J Am Acad Orthop Surg, Vol 18, No 5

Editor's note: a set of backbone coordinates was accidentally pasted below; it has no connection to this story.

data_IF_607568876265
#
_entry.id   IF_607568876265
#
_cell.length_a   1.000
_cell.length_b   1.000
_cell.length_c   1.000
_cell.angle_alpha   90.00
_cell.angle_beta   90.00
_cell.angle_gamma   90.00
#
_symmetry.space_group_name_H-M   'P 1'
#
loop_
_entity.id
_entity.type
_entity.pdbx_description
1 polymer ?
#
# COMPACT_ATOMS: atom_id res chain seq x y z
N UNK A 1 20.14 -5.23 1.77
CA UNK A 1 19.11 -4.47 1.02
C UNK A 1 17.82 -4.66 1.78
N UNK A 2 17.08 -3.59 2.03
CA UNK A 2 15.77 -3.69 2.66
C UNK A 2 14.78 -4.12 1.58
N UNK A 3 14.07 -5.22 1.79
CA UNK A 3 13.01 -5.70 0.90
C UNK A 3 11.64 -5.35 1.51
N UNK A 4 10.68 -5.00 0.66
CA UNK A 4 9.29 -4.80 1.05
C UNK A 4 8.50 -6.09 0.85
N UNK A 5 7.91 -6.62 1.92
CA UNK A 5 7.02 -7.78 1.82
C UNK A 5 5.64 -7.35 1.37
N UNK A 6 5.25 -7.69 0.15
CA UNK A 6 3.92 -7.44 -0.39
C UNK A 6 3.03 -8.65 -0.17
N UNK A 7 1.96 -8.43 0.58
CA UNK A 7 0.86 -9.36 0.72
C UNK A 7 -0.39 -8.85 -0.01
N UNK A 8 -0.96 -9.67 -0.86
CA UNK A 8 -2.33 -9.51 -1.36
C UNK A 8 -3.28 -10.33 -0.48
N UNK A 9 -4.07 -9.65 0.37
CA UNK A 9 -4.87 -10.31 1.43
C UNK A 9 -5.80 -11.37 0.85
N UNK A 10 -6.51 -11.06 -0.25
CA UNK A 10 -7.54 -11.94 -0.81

Brian McGrory, MD, Robert Barrack, MD, Paul F. Lachiewicz, MD, Thomas P. Schmalzried, MD, Adolph J. Yates, Jr, MD, William C. Watters, III, MD, Charles M. Turkelson, PhD, Janet L. Wies, MPH and Justin St. Andre, MA For this technology overview, the tools of evidence-based medicine were used to summarize information on the indications, effectiveness, and failure rates of modern metal-on-metal hip resurfacing technology. The task was complicated by the fact that resurfacing arthroplasty is commonly offered only to a subset of patients who are candidates for total hip replacement, often prohibiting direct comparisons. Comprehensive literature searches were conducted to address four key questions addressing revision rates, patient characteristics, effectiveness of treatment, and whether improved technique, surgeon experience, and/or patient selection lead to improved outcomes. Despite data limitations, it is apparent that revision rates are higher after resurfacing than after total hip arthroplasty. Potential prognostic indicators did not yield a consistent predictor of patient-oriented outcomes (eg, pain relief) for either resurfacing arthroplasty or total hip replacement. Because of differences between patients who received hip resurfacing and those who received total hip arthroplasty, the results of studies comparing these techniques cannot be interpreted. Finally, changes in technique and increased experience result in a decrease in revision rates and femoral neck fractures and improved pain and hip scores in resurfacing.